untrue.
Since axioms are provable on the basis that they are axioms then >>>>>>>> both of these factors that make an expression true also make it >>>>>>>> provable.
You clearly are just stating words by rote and not actually
understanding them.
There are only two possible ways that any analytical expression of >>>>>> language can possibly be true:
(1) It is stipulated to be true.
(2) It is derived by applying only truth preserving operations to
(1) or the consequences of (2).
So there exists an integer number N is neither Even or Odd? (it is
untrue for both tests)
I don't think you actually understand what that means.
Analytic Truth is truth that is provable, that is correct, but it >>>>>>> accepts that there is OTHER things that happen to be true but are >>>>>>> not provable.
Analytic truth includes every expression of language that can be
completely verified as totally true entirely on the basis of its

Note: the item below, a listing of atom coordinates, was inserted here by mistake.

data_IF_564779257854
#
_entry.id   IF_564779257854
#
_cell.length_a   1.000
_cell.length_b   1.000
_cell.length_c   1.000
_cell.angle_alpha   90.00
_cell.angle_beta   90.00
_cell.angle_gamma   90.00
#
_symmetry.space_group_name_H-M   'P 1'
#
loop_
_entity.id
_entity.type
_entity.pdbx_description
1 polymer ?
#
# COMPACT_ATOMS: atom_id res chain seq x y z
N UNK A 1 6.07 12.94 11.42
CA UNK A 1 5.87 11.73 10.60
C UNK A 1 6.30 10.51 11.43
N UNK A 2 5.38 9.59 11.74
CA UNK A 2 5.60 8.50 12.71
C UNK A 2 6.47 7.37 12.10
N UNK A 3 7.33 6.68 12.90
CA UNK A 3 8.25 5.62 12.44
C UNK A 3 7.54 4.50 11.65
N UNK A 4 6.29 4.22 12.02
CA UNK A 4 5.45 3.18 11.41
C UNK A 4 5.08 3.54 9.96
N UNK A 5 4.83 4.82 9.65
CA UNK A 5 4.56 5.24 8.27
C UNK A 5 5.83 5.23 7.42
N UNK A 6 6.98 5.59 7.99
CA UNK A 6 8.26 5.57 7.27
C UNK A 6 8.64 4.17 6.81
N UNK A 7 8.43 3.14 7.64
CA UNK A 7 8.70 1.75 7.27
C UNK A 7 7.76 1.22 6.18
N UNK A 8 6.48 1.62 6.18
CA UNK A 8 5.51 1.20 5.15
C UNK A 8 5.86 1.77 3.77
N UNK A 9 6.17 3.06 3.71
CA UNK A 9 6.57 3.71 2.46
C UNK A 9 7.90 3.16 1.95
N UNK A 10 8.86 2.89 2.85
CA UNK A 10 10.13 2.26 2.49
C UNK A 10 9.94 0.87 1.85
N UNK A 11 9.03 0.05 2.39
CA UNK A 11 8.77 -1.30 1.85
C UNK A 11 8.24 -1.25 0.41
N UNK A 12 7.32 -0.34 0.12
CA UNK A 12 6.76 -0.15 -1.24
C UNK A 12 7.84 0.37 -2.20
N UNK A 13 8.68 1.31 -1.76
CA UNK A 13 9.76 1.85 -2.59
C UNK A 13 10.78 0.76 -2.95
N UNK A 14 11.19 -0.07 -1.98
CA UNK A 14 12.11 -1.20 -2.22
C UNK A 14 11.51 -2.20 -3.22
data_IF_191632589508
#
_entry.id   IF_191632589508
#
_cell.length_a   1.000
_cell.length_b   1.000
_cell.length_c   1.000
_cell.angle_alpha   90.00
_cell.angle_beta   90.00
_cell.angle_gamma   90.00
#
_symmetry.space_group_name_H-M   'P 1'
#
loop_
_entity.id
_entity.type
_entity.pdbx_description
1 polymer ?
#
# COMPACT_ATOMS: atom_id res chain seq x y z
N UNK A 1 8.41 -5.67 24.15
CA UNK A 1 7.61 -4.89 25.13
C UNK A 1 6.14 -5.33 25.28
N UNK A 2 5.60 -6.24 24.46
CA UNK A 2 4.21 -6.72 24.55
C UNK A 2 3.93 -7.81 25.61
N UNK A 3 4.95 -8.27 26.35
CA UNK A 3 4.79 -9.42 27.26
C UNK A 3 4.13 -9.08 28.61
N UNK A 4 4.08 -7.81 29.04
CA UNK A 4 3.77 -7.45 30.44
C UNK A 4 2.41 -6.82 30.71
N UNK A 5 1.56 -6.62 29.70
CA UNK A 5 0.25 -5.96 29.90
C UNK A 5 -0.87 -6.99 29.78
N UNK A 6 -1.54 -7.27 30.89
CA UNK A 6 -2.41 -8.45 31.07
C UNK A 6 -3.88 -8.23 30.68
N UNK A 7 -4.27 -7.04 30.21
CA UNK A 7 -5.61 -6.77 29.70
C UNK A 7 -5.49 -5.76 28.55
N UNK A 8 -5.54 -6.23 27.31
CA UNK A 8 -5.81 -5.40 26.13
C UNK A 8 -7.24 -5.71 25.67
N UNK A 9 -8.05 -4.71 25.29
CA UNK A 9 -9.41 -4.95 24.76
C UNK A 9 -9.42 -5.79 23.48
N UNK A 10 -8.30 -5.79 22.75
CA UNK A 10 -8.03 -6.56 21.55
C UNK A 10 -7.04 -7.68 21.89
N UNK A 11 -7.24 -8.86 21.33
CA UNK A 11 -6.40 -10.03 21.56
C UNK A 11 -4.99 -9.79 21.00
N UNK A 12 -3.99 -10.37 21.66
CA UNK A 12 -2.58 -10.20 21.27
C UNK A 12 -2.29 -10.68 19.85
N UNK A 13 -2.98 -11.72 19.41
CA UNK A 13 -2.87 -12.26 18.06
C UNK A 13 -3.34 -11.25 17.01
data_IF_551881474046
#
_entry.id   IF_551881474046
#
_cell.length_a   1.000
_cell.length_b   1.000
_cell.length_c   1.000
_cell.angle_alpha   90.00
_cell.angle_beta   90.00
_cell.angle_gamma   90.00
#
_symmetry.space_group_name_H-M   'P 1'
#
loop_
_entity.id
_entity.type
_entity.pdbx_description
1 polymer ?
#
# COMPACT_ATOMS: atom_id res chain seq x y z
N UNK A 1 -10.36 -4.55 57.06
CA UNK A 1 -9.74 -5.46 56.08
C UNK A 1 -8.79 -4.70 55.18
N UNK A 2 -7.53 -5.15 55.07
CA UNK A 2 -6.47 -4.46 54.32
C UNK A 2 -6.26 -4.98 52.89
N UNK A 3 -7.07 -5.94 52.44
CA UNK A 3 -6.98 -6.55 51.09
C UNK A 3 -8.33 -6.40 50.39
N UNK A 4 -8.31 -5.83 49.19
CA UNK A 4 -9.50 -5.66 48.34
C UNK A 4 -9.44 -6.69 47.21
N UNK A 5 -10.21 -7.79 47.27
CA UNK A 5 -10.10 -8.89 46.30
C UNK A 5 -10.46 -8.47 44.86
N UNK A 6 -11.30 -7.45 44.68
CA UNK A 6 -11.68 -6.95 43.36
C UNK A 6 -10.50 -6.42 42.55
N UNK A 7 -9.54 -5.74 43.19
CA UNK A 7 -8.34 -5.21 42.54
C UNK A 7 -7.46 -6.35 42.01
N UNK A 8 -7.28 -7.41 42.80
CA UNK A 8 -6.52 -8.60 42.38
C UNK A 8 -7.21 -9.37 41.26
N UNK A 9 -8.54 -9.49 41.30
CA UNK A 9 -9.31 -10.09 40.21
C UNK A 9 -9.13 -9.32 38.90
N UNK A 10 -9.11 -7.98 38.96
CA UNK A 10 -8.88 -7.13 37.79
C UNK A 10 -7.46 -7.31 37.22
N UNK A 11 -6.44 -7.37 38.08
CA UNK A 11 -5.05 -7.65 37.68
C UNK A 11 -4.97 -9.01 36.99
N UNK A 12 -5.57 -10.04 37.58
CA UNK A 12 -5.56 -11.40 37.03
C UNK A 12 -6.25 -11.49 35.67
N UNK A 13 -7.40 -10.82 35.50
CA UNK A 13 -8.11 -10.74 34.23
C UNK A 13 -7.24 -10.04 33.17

meaning without requiring any sense data from the sense organs.
Empirical expressions of language also require sense data from the >>>>>> sense organs to verify their truth.
You still don't understand, do you.
You still confuse Truth with Knowledge.
language can possibly be true:
(1) It is stipulated to be true.
(2) It is derived by applying only truth preserving operations to (1)
or the consequences of (2).
Try and provide an example of a possible truth that does not require
one of those two.
The result of applying the operation of replacing N by N/2 if N is
even or by 3N+1 if N is odd will eventually get you to the number 1
for all Natural numbers N > 0.
This statement MUST be either True or False, by its nature, there is
no other possible state.
This statement seems to be true, but it has unable to be proven to be
true.
Yes, we can not validly USE the idea that this statement is true to
prove something else, because we know that it is still possible that